No market news. Every market in Christendom was closed for the 25th.
Still, the crackpot theorists and muddled meddlers never seem to take a holiday. Robert Shiller should have been embarrassed to write the following words. The New York Times should have been embarrassed to print them.
But today’s economic intelligentsia knows neither shame nor common sense. You be the judge:
It has long been known that Keynesian economic stimulus does not require deficit spending. Under certain idealized assumptions, a concept known as the “balanced-budget multiplier theorem” states that national income is raised, dollar for dollar, with any increase in government expenditure on goods and services that is matched by a tax increase.
The reasoning is very simple: On average, people’s pretax incomes rise because of the business directly generated by the new government expenditures. If the income increase is equal to the tax increase, people have the same disposable income before and after. So there is no reason for people, taken as a group, to change their economic behavior. But the national income has increased by the amount of government expenditure, and job opportunities have increased in proportion.
Economists embraced this multiplier because it seemed to offer a solution to a looming problem: a possible repeat of the Great Depression after wartime stimulus was withdrawn, and when new rounds of deficit spending might be impossible because of the federal government’s huge, war-induced debt.
It turns out that this worry was unfounded. The Depression did not return after the war. But in the early 1940s, economists justifiably saw the possibility as their biggest concern. Their discussions have been mostly forgotten because they didn’t have much relevance for public policy – until now, that is, when we again have a huge federal debt and a vulnerable economy.
Okay. The feds spend more money and increase taxes to pay for the spending. This has a multiplier of “one” – or so they say – meaning, you get one times the benefit.
Why do we bother to challenge it? The idea is delusional claptrap. No need to shout it down. It whispers “nonsense” to anyone who will listen.
All we have to do is imagine what really happens:
A small, isolated town is in a slump. The mayor has read enough Keynes, Samuelson and Shiller to be dangerous. He increases both spending and taxes. He hires 20 people and raises taxes to pay their salaries. The 20 go to work, say, cutting the grass or painting the town hall. Now, they have income…which they spread among the town’s bars, brothels and banks. Presto! GDP goes up!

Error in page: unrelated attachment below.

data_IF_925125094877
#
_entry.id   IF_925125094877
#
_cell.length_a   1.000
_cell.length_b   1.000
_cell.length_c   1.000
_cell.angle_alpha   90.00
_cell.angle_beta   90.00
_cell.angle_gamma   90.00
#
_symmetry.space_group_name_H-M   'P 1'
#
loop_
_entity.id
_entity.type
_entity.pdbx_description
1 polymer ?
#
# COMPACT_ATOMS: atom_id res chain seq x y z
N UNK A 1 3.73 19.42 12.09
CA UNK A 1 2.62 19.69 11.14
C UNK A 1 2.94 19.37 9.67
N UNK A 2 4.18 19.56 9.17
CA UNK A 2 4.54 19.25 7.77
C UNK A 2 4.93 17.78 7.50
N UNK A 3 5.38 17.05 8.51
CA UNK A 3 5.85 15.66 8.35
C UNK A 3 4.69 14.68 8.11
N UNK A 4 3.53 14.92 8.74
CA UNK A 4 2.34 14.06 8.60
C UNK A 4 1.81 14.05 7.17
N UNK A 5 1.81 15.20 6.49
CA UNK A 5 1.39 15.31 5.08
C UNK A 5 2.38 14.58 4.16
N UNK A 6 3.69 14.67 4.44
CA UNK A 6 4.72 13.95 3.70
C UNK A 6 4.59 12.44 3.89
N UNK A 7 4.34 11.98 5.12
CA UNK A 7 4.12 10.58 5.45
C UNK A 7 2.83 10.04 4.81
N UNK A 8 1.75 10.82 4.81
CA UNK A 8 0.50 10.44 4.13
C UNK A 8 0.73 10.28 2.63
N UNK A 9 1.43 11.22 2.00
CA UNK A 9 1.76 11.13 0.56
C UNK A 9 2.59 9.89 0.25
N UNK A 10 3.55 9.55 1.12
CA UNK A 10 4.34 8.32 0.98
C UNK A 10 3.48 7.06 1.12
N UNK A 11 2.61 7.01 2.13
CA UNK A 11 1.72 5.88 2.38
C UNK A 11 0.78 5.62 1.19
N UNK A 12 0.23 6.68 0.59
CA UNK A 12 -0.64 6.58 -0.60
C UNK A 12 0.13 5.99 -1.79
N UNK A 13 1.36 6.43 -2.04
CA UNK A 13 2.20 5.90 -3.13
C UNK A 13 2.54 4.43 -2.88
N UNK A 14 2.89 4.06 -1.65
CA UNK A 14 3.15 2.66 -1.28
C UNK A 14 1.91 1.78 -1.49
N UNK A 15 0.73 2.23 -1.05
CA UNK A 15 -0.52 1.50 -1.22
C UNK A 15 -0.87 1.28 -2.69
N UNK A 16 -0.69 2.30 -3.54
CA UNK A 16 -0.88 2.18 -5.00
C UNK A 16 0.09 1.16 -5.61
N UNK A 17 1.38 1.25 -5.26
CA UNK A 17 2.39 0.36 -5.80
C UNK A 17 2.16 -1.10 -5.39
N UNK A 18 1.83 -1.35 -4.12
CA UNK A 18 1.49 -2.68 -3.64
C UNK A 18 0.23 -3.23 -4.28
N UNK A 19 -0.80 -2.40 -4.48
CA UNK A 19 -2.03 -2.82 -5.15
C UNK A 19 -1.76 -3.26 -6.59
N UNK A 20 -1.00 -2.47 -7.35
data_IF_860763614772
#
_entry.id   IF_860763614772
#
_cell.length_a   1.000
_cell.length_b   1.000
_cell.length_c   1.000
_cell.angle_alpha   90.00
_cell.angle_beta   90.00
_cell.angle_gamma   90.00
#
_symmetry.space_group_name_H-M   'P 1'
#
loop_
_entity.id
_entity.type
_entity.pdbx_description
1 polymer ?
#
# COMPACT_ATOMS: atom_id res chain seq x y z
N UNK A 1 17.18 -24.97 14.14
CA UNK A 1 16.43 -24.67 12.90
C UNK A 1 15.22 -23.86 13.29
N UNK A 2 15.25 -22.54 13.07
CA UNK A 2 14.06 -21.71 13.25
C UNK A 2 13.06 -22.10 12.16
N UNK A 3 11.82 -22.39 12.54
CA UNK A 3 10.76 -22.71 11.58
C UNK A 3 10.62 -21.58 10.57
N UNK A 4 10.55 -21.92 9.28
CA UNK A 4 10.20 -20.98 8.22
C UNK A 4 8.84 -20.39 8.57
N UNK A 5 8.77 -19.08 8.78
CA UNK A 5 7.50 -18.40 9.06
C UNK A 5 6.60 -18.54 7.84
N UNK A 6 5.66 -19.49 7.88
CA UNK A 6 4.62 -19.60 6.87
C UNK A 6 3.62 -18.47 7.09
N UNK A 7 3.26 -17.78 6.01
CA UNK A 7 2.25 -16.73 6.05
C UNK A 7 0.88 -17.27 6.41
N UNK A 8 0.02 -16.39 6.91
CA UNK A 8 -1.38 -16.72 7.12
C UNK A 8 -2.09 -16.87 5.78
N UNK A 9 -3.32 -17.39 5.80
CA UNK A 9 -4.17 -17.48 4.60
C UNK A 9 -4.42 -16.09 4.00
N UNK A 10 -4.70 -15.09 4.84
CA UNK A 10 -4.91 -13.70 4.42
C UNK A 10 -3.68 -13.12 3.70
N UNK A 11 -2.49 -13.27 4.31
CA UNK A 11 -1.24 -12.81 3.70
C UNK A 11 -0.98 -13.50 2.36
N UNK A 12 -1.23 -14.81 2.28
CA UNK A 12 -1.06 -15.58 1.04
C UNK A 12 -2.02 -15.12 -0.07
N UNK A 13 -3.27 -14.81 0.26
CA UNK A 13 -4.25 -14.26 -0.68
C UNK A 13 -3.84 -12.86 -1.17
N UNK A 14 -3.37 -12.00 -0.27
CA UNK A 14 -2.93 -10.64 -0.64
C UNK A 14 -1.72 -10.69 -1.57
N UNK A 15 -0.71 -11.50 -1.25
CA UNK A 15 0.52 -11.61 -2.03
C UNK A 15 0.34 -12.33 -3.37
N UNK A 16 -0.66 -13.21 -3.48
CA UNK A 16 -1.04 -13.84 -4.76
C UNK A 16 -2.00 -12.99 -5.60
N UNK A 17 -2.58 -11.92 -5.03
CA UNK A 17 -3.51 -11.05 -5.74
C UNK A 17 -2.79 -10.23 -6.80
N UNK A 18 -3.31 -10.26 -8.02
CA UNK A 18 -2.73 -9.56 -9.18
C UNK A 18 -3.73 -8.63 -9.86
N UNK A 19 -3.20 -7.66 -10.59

But where does the money come from? It comes from the taxpayers. On the one hand, the taxpayers have more – because the mayor is spending money. On the other, they have less, because taxes are higher. Since – in theory – they are only paying as much more in taxes as they receive in extra income, the lawn cutting and painting seems to be “free” extra GDP.
Wait a minute. If this were so, why not hire everyone in town and triple or quadruple taxes? Why not? Because it doesn’t work. It would only work – and only in theory – if the extra work undertaken by the government were equal in value to the work undertaken by the private sector. Otherwise, each person diverted out of the private economy merely becomes a zombie worker – producing something that may or may not be worthwhile.
What about just hiring the jobless people? That would increase income, right? And then you wouldn’t be taking anything away from the private economy, right?
Wrong. You still have to take away money. And if you raise taxes by the amount of money you put into the system, you are taking the money away from the private economy. The public sector grows, compared to the private sector. The gross amount of extra taxes may be no higher than the gross amount of extra spending, but the private sector surrenders more of its income in order to pay for the spending by the government.
Adding more zombies only makes it appear as though income has increased – as in a wartime, full employment economy. In fact, keep multiplying wealth according to the “balanced budget multiplier theorem” and you will soon have none left.
Bill Bonnerfor The Daily Reckoning